Mechanism of Acyl Substitution

Acyl Subsitution

The first step in acyl substitution is an addition step, forming a tetrahedral intermediate.  This is exactly like the first step in the addition of nucleophiles to aldehydes and ketones.  In the second step, the tetrahedral intermediate loses the LG and the carbonyl is reformed.  The net effect is a substitution.

In this case, the Nu is negative ( -OH, -OR, -R, or H-) so the nucleophilic atom will become neutral.

Take NoteCheater Mechanism - Sometimes folks will shorten or abbreviate this mechanism as follows.

We will call this the "Cheater Mechanism".  When writing out and thinking about reactions it's often convenient to use this cheater mechanism, but please keep in mind the reaction really goes through a tetrahedral intermediate in which the carbonyl carbon changes from sp2 to sp3 hybrid.


The exact mechanism followed and the nature of the tetrahedral intermediates depends upon a number of factors including 1) nature of the carboxylic acid derivative, 2) the nature of the nucleophile and 3) whether under acid/basic nucleophilic conditions.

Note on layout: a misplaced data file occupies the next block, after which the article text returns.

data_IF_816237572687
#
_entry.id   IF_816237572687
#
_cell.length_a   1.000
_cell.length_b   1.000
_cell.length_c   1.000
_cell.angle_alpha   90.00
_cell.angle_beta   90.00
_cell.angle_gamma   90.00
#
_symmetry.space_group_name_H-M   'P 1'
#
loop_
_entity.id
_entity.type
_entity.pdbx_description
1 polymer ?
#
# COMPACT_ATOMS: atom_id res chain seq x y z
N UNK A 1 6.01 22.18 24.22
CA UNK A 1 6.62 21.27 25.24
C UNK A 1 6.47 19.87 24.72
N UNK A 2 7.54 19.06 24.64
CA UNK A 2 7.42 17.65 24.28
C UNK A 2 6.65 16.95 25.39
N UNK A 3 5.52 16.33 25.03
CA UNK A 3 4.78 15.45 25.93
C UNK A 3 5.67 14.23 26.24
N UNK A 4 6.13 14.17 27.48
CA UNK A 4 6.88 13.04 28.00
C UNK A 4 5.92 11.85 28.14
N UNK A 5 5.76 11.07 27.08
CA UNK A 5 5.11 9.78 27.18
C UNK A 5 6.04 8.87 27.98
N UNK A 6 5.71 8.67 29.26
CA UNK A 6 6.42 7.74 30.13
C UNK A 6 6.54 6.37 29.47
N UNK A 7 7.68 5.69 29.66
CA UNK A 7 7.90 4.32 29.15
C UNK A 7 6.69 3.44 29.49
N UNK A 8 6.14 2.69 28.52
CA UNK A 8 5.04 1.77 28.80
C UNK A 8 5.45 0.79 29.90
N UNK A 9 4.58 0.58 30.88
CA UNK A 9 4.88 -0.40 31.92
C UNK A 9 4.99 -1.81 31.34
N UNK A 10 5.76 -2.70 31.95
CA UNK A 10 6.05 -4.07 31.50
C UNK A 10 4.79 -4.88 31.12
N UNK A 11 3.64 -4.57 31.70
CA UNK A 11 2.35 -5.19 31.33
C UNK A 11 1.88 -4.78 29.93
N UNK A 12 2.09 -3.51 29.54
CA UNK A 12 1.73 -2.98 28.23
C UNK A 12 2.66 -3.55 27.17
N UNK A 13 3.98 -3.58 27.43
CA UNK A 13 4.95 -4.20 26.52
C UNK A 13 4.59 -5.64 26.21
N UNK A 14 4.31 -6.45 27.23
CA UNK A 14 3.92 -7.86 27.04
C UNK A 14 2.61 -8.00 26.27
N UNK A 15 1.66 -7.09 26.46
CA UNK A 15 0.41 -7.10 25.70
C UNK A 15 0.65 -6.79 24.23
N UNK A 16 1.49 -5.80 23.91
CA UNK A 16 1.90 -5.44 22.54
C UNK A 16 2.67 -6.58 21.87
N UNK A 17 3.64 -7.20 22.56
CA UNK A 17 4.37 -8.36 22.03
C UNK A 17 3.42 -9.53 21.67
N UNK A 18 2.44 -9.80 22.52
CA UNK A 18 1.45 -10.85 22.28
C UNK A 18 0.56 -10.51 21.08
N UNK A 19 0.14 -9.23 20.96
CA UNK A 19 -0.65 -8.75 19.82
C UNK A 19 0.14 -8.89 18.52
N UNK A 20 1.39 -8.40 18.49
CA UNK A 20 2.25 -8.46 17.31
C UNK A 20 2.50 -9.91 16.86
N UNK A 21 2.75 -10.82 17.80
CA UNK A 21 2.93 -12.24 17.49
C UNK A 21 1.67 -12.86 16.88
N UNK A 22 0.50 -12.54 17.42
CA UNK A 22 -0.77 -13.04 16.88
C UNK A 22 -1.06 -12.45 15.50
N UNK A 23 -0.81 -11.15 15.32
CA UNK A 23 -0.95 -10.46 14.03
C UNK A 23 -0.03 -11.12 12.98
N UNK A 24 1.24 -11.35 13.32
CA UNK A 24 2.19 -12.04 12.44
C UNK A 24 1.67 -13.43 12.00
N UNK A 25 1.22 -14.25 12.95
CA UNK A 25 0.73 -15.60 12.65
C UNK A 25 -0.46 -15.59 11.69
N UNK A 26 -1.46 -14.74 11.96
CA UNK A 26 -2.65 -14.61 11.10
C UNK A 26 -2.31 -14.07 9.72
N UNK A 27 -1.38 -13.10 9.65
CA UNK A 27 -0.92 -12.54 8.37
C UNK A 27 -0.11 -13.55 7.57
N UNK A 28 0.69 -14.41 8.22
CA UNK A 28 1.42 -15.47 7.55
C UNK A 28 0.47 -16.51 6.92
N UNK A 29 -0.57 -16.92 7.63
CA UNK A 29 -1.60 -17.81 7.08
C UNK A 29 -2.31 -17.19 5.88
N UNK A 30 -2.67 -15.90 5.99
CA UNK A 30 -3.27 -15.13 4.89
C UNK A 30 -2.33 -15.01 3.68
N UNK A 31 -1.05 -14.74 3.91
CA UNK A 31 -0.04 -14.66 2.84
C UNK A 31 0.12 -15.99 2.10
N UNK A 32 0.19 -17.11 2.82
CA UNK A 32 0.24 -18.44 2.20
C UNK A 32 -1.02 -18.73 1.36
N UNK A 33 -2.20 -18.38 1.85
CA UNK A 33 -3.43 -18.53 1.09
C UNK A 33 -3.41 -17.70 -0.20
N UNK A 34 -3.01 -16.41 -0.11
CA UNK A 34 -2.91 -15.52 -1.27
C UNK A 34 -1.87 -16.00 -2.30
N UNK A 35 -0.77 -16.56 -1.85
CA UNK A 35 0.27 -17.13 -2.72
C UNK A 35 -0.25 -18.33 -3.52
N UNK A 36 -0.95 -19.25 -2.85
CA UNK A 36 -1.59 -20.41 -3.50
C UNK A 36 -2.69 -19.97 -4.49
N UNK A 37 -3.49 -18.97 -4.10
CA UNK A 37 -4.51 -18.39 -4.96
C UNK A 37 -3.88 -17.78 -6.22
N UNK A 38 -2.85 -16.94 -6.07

If the nucleophile is protonated and neutral (HOH, HOR, NHR2) then it will become positively charged in the tetrahedral intermediate.  In such cases, a deprotonation occurs.

For poor nucleophiles such as H2O or HOR and less reactive esters and amides, acidic or basic catalysis is often required.

For example, water will not readily undergo addition to esters, under neutral conditions.  The addition is energetically unfavorable.


Protonation of the carbonyl prior to nucleophilic attack "activates" the carbonyl for nucleophilic addition.  A protonated carbonyl is a better electrophile.  Can you draw the other resonance structure of the following protonated ester?

Take NoteUnder acidic conditions you should avoid forming negative charges on intermediates.

Under basic or nucleophilic conditions such as with NaOH or NaOR, the -OH or -OR, is a sufficiently strong nucleophile to attack directly.

Take NoteUnder basic/nucleophilic conditions you should avoid forming positively charged intermediates.  You can not protonate the carbonyl prior to nucleophilic attack.  Under these conditions, there are no protons around to protonate the carbonyl.